Takoyaki is everywhere. From department stores to hidden away retailers under the rail tracks, wherever you go in Japan you will find somebody serving up little battered balls of diced octopus.
And for good reason too. Cooked in moulded hotplates, takoyaki are usually served in packs of 6-10, sell for around JPY300-1000 and are as close to a perfect street food as you can get. Generally brushed with mayonnaise and a Worcestershire-style sauce, the little balls are then sprinkled over with a generous serving of green laver and dried bonito flakes.
Takoyaki originated in Osaka and judging by a stroll down any Osakan street, they are certainly proud of it too. However, regional variations abound and for every stall out there, you could be forgiven for thinking that there was an equivalent number of takoyaki styles.
If you've arrived in the middle of one of Japan's humid summers, then takoyaki topped solely with green laver and ponzu sauce is an extremely refreshing delight. Nagano, one of the homes of Japanese winter, offers its takoyaki with hakusai cabbage; heatig your belly, these steaming balls of batter with flakes of bonito sizzling and dancing on top, go down well.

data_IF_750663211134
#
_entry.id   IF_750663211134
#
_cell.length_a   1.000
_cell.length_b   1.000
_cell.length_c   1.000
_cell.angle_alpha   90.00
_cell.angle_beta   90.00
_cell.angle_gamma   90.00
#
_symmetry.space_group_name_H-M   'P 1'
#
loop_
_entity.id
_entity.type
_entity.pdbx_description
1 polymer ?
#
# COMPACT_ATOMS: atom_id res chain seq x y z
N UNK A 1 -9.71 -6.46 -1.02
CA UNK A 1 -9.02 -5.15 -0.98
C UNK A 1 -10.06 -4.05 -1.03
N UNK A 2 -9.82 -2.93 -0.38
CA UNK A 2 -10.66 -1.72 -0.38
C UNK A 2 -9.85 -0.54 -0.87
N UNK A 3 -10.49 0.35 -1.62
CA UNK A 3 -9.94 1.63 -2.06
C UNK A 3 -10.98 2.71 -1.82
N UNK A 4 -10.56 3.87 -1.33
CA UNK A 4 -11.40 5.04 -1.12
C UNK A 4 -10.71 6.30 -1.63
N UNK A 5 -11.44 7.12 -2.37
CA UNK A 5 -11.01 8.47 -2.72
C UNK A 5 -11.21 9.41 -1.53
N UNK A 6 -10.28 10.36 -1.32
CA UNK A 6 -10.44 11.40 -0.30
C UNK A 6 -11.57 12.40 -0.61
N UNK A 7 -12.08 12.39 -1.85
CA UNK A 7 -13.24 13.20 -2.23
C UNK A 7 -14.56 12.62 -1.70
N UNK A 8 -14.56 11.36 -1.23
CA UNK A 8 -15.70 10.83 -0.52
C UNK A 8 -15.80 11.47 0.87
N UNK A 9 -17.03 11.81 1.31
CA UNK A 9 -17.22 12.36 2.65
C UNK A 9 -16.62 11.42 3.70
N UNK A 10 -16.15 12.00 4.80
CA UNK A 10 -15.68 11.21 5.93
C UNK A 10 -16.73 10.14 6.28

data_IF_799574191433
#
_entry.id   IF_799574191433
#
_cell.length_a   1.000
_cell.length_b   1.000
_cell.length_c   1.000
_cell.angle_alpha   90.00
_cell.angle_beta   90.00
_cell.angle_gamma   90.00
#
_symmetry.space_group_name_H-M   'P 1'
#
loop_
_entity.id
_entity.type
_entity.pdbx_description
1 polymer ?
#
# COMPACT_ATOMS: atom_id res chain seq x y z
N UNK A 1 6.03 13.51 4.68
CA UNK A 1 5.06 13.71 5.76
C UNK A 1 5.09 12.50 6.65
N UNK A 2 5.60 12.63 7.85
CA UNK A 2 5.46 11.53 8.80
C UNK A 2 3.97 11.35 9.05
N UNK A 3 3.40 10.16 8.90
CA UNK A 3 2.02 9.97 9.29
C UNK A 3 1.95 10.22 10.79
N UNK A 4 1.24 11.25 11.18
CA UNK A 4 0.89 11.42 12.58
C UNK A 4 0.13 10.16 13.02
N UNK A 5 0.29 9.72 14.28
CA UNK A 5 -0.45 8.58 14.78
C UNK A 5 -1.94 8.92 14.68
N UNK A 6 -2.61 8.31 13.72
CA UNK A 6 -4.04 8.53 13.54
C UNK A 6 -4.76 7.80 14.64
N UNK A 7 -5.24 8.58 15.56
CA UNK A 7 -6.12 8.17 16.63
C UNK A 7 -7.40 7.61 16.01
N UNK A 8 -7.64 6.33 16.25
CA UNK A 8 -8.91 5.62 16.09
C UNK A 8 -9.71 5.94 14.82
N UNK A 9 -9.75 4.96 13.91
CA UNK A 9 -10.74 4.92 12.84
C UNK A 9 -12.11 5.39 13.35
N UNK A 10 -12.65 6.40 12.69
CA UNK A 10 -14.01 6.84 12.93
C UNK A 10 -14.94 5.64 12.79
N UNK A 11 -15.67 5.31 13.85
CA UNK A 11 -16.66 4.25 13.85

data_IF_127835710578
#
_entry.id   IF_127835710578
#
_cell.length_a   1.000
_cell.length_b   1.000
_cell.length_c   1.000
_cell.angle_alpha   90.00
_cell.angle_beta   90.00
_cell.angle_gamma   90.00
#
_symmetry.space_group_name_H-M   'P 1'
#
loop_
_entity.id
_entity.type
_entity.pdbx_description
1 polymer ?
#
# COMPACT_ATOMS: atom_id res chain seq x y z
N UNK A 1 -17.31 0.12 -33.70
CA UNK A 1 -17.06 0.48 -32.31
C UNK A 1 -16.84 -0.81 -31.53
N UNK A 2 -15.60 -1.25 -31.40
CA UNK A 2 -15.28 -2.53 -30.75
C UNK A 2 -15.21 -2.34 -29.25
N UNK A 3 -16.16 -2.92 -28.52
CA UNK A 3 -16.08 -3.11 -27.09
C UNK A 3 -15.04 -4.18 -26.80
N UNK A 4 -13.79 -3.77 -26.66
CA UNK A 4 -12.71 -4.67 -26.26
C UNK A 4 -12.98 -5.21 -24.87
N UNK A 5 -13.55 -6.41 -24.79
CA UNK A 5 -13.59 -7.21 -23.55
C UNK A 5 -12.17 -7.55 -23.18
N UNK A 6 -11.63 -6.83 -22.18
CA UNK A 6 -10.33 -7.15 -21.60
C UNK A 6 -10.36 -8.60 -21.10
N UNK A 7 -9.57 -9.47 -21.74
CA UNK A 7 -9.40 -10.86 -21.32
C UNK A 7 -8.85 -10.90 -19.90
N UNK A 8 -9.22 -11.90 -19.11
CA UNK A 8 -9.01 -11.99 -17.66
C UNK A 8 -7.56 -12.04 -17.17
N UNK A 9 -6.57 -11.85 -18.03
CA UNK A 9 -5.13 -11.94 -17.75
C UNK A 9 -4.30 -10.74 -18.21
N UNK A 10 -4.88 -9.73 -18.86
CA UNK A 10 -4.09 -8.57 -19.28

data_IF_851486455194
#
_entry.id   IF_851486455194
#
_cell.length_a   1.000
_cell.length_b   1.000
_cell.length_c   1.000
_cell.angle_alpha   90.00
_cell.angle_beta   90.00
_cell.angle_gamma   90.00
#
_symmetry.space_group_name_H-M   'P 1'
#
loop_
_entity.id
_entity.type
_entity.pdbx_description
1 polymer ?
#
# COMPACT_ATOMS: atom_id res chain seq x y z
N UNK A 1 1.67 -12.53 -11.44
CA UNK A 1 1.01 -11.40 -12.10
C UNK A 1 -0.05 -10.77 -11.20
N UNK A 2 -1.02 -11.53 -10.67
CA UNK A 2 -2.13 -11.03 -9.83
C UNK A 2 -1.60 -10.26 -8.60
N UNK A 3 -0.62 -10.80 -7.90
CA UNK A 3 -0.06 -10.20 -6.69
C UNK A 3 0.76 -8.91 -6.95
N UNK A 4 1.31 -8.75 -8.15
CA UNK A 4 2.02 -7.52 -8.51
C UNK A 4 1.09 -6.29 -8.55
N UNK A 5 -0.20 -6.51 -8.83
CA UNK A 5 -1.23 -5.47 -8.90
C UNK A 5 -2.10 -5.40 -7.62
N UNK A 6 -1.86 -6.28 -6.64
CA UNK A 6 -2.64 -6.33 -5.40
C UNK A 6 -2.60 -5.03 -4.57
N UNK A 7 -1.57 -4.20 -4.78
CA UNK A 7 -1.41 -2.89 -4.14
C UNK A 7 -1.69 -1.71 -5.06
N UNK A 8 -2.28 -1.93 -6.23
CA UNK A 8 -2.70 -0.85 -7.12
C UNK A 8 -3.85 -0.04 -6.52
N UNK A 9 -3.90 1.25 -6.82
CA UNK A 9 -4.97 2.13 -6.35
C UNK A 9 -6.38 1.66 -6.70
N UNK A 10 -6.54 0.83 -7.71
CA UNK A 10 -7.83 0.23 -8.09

Lovers of history may opt for a tray of akashiyaki, an original takoyaki style made purely of batter and octopus, which is a favourite in Kobe. Purists may even go for rajioyaki, the original inspiration for the dish, made with beef instead of octopus and much more heavily soy sauce-flavoured.
No matter what style of takoyaki you choose, or where you buy it from, you're going to be hard pressed to not enjoy it. Both light and filling at the same time, the only danger with takoyaki is deciding whether you should order one more tray. If you do make an extra order, relax, everyone else does too.